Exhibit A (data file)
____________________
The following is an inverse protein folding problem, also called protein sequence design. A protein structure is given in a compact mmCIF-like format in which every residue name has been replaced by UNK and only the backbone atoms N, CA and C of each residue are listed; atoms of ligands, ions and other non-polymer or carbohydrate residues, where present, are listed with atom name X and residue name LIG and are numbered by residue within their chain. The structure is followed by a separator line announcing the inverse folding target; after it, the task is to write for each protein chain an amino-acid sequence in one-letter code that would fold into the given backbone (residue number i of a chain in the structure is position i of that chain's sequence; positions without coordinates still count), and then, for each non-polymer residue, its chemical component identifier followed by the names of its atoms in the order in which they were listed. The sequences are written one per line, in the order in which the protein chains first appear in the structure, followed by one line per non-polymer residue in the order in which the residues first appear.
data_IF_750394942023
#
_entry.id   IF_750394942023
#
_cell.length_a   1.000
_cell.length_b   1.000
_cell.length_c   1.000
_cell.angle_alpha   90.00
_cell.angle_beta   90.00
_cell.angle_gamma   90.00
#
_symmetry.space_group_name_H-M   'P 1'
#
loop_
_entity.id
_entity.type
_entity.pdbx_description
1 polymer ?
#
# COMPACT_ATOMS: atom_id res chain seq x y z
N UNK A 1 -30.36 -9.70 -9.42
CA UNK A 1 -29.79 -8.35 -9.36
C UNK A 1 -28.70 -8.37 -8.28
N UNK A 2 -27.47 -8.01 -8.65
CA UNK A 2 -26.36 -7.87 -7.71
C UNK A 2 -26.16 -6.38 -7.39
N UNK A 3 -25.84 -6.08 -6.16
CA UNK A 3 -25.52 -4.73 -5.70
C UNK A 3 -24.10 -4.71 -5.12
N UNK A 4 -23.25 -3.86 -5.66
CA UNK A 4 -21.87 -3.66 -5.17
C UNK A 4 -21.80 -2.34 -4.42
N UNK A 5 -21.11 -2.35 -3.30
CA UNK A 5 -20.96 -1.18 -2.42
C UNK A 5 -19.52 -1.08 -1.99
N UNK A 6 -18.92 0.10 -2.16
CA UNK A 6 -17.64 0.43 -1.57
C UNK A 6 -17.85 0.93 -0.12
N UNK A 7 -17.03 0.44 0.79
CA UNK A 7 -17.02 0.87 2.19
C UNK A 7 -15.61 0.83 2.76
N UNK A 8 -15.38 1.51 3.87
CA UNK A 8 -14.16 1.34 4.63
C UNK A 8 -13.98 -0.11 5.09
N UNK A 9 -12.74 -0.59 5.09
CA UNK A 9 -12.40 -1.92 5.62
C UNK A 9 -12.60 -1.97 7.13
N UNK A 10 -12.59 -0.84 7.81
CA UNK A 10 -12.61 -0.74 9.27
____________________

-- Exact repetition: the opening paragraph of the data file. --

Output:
The following is an inverse protein folding problem, also called protein sequence design. A protein structure is given in a compact mmCIF-like format in which every residue name has been replaced by UNK and only the backbone atoms N, CA and C of each residue are listed; atoms of ligands, ions and other non-polymer or carbohydrate residues, where present, are listed with atom name X and residue name LIG and are numbered by residue within their chain. The structure is followed by a separator line announcing the inverse folding target; after it, the task is to write for each protein chain an amino-acid sequence in one-letter code that would fold into the given backbone (residue number i of a chain in the structure is position i of that chain's sequence; positions without coordinates still count), and then, for each non-polymer residue, its chemical component identifier followed by the names of its atoms in the order in which they were listed. The sequences are written one per line, in the order in which the protein chains first appear in the structure, followed by one line per non-polymer residue in the order in which the residues first appear.